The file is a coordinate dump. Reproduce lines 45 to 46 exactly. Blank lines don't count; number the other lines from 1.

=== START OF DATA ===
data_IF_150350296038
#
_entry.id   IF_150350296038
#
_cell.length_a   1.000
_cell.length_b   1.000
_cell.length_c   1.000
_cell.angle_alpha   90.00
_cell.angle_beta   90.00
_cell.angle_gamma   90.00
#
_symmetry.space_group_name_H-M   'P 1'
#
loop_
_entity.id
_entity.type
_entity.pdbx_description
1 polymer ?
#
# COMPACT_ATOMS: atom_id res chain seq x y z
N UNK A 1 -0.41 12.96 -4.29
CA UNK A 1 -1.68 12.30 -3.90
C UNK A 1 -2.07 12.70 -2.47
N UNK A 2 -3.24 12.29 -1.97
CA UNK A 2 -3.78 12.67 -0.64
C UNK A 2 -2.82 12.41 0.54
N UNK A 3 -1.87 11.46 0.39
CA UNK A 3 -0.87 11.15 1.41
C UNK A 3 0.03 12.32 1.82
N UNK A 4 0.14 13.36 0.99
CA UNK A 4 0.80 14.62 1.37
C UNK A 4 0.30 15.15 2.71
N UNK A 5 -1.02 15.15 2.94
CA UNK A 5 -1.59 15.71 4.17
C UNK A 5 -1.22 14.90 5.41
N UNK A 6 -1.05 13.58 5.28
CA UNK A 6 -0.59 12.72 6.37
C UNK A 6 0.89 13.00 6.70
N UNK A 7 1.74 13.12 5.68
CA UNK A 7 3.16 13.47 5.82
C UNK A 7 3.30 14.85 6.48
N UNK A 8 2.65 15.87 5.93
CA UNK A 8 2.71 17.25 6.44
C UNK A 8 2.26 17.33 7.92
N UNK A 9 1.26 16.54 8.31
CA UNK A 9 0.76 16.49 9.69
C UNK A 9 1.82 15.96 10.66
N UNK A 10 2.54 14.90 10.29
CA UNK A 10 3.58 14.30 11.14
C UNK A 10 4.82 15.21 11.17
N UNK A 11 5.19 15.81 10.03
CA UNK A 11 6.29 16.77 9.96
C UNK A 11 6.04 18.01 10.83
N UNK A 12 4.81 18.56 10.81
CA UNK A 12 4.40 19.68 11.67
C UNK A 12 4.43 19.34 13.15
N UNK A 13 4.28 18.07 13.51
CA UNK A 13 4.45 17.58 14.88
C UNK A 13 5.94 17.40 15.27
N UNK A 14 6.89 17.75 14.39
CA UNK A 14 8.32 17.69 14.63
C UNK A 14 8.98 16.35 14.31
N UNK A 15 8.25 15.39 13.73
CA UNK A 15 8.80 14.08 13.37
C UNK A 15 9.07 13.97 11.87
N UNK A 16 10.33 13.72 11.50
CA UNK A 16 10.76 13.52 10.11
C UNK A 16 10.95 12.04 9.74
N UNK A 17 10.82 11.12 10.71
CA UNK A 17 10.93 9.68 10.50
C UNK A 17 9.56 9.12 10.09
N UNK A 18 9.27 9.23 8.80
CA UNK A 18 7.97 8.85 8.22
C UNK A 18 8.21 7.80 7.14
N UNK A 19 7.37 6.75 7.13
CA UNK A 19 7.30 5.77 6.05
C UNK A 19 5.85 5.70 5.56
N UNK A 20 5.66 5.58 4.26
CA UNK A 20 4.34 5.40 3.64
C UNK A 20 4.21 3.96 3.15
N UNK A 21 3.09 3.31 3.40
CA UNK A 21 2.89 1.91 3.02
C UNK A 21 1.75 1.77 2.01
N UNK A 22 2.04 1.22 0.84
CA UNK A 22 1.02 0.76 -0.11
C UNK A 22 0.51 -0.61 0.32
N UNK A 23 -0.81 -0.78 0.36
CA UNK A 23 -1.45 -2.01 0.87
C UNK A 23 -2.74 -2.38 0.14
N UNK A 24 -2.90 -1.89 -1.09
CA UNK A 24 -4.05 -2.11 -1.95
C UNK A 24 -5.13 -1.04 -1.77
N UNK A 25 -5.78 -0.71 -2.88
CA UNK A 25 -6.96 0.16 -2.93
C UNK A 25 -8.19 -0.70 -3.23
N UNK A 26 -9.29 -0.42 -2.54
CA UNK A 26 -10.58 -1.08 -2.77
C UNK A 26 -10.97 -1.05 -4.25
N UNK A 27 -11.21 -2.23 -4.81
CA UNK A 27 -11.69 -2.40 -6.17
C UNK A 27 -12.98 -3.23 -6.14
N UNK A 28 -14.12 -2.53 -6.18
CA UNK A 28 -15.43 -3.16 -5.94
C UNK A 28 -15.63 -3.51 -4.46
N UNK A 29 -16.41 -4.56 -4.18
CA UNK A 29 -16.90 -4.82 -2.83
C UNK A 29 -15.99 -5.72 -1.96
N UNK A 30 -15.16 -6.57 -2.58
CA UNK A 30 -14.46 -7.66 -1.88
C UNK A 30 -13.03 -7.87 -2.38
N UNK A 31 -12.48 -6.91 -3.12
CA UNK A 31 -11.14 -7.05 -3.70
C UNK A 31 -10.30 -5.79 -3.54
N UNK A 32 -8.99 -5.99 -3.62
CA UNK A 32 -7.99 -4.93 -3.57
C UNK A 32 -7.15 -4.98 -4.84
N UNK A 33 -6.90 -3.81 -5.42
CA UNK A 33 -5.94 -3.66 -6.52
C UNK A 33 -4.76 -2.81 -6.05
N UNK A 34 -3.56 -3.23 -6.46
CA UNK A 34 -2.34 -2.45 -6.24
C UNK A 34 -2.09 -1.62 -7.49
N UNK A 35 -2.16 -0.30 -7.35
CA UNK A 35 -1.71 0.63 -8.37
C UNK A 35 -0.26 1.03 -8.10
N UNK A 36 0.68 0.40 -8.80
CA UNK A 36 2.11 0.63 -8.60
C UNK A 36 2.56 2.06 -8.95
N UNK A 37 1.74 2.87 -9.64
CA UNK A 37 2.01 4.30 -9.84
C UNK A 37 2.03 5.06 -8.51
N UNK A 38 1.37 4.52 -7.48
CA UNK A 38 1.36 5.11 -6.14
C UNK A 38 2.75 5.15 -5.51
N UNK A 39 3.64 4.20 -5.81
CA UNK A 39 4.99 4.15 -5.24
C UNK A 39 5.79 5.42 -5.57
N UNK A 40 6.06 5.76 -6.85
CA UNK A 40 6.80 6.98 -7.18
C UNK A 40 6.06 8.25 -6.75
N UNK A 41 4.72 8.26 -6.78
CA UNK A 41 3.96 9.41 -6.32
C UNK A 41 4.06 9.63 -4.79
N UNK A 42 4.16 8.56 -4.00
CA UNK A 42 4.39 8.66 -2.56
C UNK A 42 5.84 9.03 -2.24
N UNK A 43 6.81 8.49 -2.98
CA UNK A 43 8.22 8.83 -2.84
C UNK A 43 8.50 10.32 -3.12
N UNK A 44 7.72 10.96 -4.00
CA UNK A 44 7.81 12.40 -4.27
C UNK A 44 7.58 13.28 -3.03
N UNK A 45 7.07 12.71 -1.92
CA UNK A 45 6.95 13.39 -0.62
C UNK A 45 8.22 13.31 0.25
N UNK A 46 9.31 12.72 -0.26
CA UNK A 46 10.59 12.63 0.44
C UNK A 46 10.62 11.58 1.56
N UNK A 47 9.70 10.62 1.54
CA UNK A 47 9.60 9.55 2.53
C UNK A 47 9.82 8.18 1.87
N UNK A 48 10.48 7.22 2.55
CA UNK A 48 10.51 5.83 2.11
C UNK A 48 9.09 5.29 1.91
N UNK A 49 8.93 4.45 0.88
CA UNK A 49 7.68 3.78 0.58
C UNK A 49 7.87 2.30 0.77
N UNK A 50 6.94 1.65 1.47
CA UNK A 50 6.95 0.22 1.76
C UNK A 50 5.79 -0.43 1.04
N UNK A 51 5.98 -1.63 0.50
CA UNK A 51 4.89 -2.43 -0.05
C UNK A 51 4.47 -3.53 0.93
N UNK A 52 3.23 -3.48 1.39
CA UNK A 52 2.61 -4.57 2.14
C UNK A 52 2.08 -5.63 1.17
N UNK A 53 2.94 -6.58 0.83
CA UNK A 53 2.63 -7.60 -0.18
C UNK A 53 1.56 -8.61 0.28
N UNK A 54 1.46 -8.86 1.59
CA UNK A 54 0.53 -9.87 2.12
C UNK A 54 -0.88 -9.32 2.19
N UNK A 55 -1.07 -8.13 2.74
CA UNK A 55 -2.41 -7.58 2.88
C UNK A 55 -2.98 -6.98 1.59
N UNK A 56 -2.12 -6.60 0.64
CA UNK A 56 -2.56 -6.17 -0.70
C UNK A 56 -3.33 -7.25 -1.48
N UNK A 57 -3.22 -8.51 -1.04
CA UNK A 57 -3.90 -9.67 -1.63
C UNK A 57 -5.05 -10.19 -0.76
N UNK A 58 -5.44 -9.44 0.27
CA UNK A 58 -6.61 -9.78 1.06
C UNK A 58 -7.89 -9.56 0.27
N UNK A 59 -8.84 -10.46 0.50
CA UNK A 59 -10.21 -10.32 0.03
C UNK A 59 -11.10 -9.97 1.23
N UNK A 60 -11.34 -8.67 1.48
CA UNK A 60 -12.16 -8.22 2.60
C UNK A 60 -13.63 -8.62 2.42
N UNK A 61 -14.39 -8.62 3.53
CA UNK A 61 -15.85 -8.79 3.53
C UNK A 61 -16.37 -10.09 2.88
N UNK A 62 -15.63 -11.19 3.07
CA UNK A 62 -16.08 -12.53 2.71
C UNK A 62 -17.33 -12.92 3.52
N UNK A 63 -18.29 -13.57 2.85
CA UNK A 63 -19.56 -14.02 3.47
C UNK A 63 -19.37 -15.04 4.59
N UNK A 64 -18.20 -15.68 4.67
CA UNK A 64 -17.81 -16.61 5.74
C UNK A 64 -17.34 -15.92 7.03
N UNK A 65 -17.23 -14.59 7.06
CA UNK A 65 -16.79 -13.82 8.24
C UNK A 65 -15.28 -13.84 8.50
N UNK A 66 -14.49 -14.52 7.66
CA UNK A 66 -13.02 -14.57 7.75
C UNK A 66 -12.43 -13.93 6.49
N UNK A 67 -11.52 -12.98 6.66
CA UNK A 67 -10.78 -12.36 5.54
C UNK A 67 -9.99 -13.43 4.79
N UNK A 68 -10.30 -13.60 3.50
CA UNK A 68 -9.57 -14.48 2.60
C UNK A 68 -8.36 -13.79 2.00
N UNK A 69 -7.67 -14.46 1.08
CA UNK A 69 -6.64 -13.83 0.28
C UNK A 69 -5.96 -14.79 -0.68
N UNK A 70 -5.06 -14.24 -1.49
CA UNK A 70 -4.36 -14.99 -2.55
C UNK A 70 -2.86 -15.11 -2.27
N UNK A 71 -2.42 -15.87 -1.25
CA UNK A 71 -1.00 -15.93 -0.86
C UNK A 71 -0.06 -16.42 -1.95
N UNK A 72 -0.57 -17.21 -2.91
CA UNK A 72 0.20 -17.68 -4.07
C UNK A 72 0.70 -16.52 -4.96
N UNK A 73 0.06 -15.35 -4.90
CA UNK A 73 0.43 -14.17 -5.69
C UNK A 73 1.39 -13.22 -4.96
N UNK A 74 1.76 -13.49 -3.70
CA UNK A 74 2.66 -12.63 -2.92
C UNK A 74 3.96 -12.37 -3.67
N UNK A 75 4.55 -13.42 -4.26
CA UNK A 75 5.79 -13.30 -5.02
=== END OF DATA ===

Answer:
N UNK A 9 1.26 16.54 8.31
CA UNK A 9 0.76 16.49 9.69